Security on the phone channel has remained static for nearly 40 years. As a result, phone fraudsters have been able to execute their crimes through a variety of methods such as performing social engineering tactics and exploiting technical vulnerabilities such as Caller ID spoofing to convince call center representatives of a false identity and gain access into personal accounts. This technology is imperative in situations such as a major retailer data breach, where the fraudster is able to correctly answer several personal questions to a bank or financial institution without pause in order to gain access into a personal account. By tagging a caller with a Phoneprint and analyzing characteristics in real time, call center representatives are warned of a fraudulent caller while they are still on the line, preventing fraudsters from collecting other personal identity data or money from a compromised account.

Q: What are the top phone scams affecting consumers?

We tracked the various phone scams and tactics fraudsters are using in 2014 and recently released a list of the top ten scams affecting consumers. The list includes:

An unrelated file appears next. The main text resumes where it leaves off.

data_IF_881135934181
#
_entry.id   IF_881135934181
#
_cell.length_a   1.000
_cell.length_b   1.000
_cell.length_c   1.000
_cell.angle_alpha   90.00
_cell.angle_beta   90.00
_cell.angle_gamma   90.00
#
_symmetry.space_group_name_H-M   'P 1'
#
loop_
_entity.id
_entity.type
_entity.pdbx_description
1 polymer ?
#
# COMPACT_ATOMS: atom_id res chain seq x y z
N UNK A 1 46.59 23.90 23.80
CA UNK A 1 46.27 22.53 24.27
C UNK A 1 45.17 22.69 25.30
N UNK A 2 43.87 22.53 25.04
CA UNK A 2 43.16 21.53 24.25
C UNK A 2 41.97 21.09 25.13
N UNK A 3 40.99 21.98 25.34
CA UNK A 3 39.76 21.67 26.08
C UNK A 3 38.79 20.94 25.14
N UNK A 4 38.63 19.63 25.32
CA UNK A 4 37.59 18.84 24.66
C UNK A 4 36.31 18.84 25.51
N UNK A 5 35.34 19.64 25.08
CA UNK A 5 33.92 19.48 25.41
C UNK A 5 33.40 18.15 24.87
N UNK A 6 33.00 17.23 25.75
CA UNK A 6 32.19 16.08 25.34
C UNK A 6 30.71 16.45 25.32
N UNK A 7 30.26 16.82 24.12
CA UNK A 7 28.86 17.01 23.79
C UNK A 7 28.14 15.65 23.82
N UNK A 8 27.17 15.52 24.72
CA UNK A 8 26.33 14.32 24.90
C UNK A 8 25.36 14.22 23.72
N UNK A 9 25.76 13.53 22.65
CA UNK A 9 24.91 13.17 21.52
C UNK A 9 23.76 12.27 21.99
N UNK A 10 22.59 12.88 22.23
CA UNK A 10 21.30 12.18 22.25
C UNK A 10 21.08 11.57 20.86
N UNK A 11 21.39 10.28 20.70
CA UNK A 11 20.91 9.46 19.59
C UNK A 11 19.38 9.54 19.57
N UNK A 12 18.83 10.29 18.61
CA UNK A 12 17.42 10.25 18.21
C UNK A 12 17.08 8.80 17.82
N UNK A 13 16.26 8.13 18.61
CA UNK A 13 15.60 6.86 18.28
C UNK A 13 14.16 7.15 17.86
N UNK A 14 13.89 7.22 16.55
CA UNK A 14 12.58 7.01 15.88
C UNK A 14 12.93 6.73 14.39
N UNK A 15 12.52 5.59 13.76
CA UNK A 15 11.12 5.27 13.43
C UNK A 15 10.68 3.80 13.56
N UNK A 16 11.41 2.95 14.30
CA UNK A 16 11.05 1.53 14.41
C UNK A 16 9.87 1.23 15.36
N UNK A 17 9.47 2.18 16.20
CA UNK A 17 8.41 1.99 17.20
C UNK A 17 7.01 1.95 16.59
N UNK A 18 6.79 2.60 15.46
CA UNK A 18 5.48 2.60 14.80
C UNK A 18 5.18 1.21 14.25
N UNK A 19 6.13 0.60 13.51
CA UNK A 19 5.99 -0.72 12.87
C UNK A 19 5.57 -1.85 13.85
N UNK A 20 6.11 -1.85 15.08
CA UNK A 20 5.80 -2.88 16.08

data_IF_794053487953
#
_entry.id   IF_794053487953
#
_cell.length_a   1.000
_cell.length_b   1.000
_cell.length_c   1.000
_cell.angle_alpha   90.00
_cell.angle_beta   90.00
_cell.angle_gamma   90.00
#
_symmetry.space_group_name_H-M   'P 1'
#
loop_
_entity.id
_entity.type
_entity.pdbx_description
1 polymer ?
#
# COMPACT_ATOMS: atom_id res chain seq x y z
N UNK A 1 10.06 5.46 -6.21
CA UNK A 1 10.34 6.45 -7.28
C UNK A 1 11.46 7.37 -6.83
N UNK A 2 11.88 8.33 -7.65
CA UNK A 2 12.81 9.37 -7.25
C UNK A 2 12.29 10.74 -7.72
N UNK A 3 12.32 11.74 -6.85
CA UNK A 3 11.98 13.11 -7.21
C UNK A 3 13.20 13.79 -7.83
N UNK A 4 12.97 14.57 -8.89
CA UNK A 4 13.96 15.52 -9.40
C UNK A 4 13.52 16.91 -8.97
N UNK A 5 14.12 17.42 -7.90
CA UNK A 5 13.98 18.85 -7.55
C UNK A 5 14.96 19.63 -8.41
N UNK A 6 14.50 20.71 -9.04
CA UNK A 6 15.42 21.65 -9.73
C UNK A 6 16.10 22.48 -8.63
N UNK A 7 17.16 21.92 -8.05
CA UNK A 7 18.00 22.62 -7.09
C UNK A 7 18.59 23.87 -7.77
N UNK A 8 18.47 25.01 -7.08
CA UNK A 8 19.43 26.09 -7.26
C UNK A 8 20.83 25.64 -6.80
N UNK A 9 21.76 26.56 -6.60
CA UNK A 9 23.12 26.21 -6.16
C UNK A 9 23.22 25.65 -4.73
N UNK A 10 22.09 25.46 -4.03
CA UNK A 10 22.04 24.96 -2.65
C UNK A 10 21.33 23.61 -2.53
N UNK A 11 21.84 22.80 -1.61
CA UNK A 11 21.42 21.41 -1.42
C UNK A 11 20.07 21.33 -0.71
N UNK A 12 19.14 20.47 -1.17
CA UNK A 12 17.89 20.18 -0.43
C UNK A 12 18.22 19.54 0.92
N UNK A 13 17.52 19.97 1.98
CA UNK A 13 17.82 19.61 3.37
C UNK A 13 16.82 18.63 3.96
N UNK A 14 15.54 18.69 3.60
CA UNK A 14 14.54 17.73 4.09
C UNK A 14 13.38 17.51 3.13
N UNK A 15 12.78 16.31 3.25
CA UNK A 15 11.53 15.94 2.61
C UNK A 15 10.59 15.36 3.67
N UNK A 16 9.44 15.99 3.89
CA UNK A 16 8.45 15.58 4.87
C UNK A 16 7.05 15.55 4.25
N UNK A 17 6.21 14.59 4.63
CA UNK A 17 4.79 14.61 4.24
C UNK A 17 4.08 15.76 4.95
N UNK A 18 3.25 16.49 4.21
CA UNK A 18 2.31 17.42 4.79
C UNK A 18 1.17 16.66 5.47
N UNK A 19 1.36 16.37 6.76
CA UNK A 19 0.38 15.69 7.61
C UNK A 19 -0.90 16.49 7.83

1. Credit cards: Offers for reduced interest rates on credit card accounts.
2. Home security systems: Robocalls offering free home security systems – often referencing “string of local burglaries.”
3. Spam text messages: Offers prize if victim visits site or calls number.
4. Free cruise: Requires “winner” to pay taxes on trip.
5. Government grants: “Winner” receives grant for being good citizen; required to pay “processing fee.”
6. Microsoft tech support: Fraudster offers to fix a virus for a fee.
7. Auto insurance: Offers for lower car insurance rates.
8. Payday loans: Targets people who have applied for payday loans in the past.
9. IRS scam: Victims are told they owe unpaid taxes and penalties under threat of arrest.
10. Bank scams: Victims are required to divulge personal information to “unfreeze” their bank account.

Q: What industries are adopting your technology?